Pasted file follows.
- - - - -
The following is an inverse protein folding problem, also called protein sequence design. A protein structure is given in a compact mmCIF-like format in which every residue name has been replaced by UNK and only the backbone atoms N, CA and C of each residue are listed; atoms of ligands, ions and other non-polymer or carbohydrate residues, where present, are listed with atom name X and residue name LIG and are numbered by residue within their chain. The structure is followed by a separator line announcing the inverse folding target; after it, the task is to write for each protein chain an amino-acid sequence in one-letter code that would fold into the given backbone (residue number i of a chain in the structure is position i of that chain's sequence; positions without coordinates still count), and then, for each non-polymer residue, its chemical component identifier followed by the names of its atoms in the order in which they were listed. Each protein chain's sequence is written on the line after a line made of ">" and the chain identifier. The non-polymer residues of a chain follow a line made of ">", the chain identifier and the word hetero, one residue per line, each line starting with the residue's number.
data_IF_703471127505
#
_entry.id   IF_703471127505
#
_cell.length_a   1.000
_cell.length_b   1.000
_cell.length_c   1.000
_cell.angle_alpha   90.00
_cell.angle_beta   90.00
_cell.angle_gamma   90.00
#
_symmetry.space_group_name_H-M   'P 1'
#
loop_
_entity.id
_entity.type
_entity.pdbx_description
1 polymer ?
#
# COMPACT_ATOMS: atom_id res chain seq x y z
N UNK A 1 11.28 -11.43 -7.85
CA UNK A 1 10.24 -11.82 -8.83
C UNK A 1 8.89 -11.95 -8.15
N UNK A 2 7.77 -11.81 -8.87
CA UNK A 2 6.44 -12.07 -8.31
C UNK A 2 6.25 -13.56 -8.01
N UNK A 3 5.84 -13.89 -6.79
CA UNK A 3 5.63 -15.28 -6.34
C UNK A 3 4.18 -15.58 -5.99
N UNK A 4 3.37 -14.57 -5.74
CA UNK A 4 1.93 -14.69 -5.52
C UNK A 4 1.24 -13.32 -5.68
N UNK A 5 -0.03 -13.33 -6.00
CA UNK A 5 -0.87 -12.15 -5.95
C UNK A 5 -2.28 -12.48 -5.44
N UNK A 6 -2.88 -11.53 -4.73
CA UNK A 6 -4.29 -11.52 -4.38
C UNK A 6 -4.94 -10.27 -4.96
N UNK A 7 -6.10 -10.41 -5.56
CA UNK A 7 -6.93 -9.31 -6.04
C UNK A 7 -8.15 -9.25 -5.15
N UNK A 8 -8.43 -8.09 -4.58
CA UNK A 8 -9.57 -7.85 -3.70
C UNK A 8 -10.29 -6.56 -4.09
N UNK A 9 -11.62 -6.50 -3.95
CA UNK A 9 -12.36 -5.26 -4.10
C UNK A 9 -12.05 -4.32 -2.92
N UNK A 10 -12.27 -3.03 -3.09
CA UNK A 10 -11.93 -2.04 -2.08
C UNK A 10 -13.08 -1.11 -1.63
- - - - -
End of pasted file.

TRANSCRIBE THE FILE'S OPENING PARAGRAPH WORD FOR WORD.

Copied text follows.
The following is an inverse protein folding problem, also called protein sequence design. A protein structure is given in a compact mmCIF-like format in which every residue name has been replaced by UNK and only the backbone atoms N, CA and C of each residue are listed; atoms of ligands, ions and other non-polymer or carbohydrate residues, where present, are listed with atom name X and residue name LIG and are numbered by residue within their chain. The structure is followed by a separator line announcing the inverse folding target; after it, the task is to write for each protein chain an amino-acid sequence in one-letter code that would fold into the given backbone (residue number i of a chain in the structure is position i of that chain's sequence; positions without coordinates still count), and then, for each non-polymer residue, its chemical component identifier followed by the names of its atoms in the order in which they were listed. Each protein chain's sequence is written on the line after a line made of ">" and the chain identifier. The non-polymer residues of a chain follow a line made of ">", the chain identifier and the word hetero, one residue per line, each line starting with the residue's number.